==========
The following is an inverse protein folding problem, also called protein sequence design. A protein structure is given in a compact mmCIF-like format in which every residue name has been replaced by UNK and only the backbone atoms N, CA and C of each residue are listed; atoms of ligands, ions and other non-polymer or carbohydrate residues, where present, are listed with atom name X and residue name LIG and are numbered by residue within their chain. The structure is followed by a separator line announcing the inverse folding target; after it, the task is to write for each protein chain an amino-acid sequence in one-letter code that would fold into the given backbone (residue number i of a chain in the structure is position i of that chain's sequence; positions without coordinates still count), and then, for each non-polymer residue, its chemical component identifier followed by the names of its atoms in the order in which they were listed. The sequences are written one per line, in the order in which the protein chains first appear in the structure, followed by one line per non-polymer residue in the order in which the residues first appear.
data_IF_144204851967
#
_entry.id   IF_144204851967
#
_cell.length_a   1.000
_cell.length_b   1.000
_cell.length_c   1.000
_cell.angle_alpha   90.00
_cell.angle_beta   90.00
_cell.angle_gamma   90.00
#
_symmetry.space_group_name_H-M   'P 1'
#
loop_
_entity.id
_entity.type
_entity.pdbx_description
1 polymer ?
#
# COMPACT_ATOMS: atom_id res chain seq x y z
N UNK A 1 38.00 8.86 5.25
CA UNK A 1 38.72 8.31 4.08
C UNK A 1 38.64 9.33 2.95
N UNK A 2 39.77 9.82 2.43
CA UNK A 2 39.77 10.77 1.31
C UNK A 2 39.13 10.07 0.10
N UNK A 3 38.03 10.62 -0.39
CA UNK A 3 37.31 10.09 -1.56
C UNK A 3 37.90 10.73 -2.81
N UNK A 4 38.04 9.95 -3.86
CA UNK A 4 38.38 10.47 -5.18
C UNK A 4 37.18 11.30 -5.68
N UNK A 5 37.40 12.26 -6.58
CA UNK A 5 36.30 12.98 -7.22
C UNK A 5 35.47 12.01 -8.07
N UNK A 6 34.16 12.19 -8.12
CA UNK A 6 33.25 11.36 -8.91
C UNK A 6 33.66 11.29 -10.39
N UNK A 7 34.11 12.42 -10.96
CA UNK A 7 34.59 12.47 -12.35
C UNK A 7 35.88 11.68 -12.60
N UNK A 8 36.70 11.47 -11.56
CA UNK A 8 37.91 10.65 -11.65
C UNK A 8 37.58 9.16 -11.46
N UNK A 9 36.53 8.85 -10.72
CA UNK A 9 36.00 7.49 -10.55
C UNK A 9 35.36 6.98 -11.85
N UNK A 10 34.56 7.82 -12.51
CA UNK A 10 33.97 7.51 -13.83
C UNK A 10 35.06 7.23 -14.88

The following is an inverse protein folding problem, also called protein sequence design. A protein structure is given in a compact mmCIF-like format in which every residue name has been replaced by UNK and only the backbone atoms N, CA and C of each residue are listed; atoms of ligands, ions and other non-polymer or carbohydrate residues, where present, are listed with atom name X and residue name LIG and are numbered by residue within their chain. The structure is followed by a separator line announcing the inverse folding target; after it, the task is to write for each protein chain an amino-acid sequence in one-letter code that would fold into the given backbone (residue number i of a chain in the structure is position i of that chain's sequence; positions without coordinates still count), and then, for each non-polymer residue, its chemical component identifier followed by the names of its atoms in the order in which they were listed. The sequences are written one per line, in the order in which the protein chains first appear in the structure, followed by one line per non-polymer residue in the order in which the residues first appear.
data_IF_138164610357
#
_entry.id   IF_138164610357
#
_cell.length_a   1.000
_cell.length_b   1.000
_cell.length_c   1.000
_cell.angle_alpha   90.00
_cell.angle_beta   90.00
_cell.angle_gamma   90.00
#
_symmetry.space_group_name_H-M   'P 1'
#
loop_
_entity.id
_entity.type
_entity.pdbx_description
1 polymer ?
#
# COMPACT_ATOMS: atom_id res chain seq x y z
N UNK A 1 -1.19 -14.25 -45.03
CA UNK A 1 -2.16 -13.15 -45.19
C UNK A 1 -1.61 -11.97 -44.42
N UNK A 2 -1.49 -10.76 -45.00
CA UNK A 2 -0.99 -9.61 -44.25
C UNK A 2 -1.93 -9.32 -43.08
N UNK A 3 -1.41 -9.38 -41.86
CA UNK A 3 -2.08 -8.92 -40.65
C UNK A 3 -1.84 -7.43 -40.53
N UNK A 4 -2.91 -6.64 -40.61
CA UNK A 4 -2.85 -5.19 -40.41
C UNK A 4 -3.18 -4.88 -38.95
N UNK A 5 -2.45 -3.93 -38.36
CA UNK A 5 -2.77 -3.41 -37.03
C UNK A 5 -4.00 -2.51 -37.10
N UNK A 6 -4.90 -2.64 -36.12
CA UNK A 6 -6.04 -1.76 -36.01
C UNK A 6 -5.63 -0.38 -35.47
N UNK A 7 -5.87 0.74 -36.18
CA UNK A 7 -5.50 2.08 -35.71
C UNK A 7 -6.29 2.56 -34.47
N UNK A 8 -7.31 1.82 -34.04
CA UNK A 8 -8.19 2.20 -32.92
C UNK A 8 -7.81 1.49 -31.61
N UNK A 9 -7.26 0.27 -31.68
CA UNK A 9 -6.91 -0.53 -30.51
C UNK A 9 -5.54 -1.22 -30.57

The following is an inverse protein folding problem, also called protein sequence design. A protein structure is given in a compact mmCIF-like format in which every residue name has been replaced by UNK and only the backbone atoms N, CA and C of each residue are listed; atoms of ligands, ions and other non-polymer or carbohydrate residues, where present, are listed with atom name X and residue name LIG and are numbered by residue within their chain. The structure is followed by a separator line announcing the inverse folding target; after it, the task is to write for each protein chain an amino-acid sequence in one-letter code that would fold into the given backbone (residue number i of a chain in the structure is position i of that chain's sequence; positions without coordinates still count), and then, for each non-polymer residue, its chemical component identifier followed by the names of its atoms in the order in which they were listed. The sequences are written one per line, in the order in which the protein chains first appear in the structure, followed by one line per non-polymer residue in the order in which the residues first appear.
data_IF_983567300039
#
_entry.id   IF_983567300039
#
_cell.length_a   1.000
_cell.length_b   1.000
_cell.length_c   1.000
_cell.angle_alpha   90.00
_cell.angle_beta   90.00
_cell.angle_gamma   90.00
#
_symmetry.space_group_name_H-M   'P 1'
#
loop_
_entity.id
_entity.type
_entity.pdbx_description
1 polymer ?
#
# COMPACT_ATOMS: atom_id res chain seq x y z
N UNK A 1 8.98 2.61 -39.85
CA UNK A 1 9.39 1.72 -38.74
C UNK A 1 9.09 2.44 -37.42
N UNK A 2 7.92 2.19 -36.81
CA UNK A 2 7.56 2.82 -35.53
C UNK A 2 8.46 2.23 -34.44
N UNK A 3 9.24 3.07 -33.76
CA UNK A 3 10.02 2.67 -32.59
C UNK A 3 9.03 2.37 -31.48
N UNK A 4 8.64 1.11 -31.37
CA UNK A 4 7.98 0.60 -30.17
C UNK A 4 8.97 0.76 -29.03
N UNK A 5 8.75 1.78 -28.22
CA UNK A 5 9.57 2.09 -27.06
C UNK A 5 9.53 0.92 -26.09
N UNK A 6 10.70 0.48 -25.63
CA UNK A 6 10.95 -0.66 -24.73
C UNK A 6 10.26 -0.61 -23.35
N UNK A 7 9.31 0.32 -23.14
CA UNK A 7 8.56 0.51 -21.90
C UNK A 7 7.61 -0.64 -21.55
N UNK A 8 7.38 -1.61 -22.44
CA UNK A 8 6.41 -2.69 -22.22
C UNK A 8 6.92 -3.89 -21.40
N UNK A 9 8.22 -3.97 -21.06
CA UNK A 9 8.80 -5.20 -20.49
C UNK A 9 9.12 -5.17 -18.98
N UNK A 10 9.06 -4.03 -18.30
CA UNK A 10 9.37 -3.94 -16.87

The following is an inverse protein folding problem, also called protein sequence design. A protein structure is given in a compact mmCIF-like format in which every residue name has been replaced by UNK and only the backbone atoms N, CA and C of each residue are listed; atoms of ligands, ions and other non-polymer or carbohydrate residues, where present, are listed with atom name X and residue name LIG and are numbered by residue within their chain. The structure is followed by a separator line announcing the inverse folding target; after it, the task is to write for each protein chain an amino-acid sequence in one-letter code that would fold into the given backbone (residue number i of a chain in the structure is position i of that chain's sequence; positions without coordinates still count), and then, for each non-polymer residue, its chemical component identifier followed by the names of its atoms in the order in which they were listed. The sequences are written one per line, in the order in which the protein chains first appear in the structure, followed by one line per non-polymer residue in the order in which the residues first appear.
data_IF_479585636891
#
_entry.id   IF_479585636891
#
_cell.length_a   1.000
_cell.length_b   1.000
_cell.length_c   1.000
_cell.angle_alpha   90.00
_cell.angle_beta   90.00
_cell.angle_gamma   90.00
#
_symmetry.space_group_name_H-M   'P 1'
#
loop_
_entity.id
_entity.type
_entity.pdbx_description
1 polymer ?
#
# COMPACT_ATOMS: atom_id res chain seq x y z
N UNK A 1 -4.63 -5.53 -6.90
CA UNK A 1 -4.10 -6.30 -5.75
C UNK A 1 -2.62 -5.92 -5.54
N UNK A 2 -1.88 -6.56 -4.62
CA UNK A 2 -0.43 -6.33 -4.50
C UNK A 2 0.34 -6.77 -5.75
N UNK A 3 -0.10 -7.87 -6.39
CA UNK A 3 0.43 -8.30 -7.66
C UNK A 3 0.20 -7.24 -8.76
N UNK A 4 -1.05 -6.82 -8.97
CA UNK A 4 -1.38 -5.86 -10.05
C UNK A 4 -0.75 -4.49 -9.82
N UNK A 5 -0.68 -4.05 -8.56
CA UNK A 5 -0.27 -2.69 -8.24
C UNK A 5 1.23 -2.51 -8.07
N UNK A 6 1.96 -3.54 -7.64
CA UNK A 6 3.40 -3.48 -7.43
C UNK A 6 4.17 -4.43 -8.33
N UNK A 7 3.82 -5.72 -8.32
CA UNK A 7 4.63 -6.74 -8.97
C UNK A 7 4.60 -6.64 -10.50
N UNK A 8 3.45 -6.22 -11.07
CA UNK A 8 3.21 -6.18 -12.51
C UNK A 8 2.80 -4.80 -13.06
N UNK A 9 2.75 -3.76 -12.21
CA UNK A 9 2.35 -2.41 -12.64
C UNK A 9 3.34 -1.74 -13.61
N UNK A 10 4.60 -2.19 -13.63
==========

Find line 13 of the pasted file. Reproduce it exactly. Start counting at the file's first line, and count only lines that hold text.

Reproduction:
_symmetry.space_group_name_H-M   'P 1'